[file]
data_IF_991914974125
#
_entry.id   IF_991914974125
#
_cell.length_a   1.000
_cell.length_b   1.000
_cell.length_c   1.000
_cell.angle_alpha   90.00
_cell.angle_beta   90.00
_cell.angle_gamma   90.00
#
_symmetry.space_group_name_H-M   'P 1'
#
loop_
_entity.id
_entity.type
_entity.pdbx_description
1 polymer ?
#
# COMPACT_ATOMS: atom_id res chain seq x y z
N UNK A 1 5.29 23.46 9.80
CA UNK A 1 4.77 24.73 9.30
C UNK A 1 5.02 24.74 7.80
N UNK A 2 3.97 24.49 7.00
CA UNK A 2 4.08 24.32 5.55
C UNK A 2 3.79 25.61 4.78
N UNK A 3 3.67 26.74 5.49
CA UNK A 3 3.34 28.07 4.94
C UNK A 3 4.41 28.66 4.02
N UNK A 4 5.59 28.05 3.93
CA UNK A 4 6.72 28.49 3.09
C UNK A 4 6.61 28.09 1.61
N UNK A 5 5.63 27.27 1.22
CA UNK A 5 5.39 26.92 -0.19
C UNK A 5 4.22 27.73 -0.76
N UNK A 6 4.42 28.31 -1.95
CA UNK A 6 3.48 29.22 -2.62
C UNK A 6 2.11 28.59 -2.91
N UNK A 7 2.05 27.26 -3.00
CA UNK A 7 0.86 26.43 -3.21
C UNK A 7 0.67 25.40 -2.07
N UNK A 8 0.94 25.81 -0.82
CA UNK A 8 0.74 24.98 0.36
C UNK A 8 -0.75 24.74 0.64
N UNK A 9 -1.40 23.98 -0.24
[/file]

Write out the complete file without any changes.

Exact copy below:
data_IF_991914974125
#
_entry.id   IF_991914974125
#
_cell.length_a   1.000
_cell.length_b   1.000
_cell.length_c   1.000
_cell.angle_alpha   90.00
_cell.angle_beta   90.00
_cell.angle_gamma   90.00
#
_symmetry.space_group_name_H-M   'P 1'
#
loop_
_entity.id
_entity.type
_entity.pdbx_description
1 polymer ?
#
# COMPACT_ATOMS: atom_id res chain seq x y z
N UNK A 1 5.29 23.46 9.80
CA UNK A 1 4.77 24.73 9.30
C UNK A 1 5.02 24.74 7.80
N UNK A 2 3.97 24.49 7.00
CA UNK A 2 4.08 24.32 5.55
C UNK A 2 3.79 25.61 4.78
N UNK A 3 3.67 26.74 5.49
CA UNK A 3 3.34 28.07 4.94
C UNK A 3 4.41 28.66 4.02
N UNK A 4 5.59 28.05 3.93
CA UNK A 4 6.72 28.49 3.09
C UNK A 4 6.61 28.09 1.61
N UNK A 5 5.63 27.27 1.22
CA UNK A 5 5.39 26.92 -0.19
C UNK A 5 4.22 27.73 -0.76
N UNK A 6 4.42 28.31 -1.95
CA UNK A 6 3.48 29.22 -2.62
C UNK A 6 2.11 28.59 -2.91
N UNK A 7 2.05 27.26 -3.00
CA UNK A 7 0.86 26.43 -3.21
C UNK A 7 0.67 25.40 -2.07
N UNK A 8 0.94 25.81 -0.82
CA UNK A 8 0.74 24.98 0.36
C UNK A 8 -0.75 24.74 0.64
N UNK A 9 -1.40 23.98 -0.24